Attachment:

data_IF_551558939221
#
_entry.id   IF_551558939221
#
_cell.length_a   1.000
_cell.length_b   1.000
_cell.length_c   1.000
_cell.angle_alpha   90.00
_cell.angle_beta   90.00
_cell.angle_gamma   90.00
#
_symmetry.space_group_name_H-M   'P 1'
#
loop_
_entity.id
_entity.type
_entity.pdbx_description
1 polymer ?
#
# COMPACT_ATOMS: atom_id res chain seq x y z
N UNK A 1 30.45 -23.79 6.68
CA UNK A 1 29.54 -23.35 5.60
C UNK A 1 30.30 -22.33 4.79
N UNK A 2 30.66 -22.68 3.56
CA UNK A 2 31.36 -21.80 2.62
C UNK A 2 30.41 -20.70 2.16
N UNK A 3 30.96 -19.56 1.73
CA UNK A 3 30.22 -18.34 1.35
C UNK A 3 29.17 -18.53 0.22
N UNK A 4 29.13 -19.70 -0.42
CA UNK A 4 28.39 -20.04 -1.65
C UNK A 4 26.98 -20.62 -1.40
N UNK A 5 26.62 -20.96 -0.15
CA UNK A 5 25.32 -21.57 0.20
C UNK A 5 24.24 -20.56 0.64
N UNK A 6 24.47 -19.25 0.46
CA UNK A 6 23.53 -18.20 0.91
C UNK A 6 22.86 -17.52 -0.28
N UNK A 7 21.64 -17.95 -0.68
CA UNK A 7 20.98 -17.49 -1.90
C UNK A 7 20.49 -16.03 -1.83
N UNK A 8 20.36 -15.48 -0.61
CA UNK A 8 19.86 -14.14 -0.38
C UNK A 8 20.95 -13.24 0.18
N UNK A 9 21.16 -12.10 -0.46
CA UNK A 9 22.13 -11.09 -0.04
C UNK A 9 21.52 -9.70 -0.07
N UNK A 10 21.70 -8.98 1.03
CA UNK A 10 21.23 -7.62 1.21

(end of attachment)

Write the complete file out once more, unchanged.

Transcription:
data_IF_551558939221
#
_entry.id   IF_551558939221
#
_cell.length_a   1.000
_cell.length_b   1.000
_cell.length_c   1.000
_cell.angle_alpha   90.00
_cell.angle_beta   90.00
_cell.angle_gamma   90.00
#
_symmetry.space_group_name_H-M   'P 1'
#
loop_
_entity.id
_entity.type
_entity.pdbx_description
1 polymer ?
#
# COMPACT_ATOMS: atom_id res chain seq x y z
N UNK A 1 30.45 -23.79 6.68
CA UNK A 1 29.54 -23.35 5.60
C UNK A 1 30.30 -22.33 4.79
N UNK A 2 30.66 -22.68 3.56
CA UNK A 2 31.36 -21.80 2.62
C UNK A 2 30.41 -20.70 2.16
N UNK A 3 30.96 -19.56 1.73
CA UNK A 3 30.22 -18.34 1.35
C UNK A 3 29.17 -18.53 0.22
N UNK A 4 29.13 -19.70 -0.42
CA UNK A 4 28.39 -20.04 -1.65
C UNK A 4 26.98 -20.62 -1.40
N UNK A 5 26.62 -20.96 -0.15
CA UNK A 5 25.32 -21.57 0.20
C UNK A 5 24.24 -20.56 0.64
N UNK A 6 24.47 -19.25 0.46
CA UNK A 6 23.53 -18.20 0.91
C UNK A 6 22.86 -17.52 -0.28
N UNK A 7 21.64 -17.95 -0.68
CA UNK A 7 20.98 -17.49 -1.90
C UNK A 7 20.49 -16.03 -1.83
N UNK A 8 20.36 -15.48 -0.61
CA UNK A 8 19.86 -14.14 -0.38
C UNK A 8 20.95 -13.24 0.18
N UNK A 9 21.16 -12.10 -0.46
CA UNK A 9 22.13 -11.09 -0.04
C UNK A 9 21.52 -9.70 -0.07
N UNK A 10 21.70 -8.98 1.03
CA UNK A 10 21.23 -7.62 1.21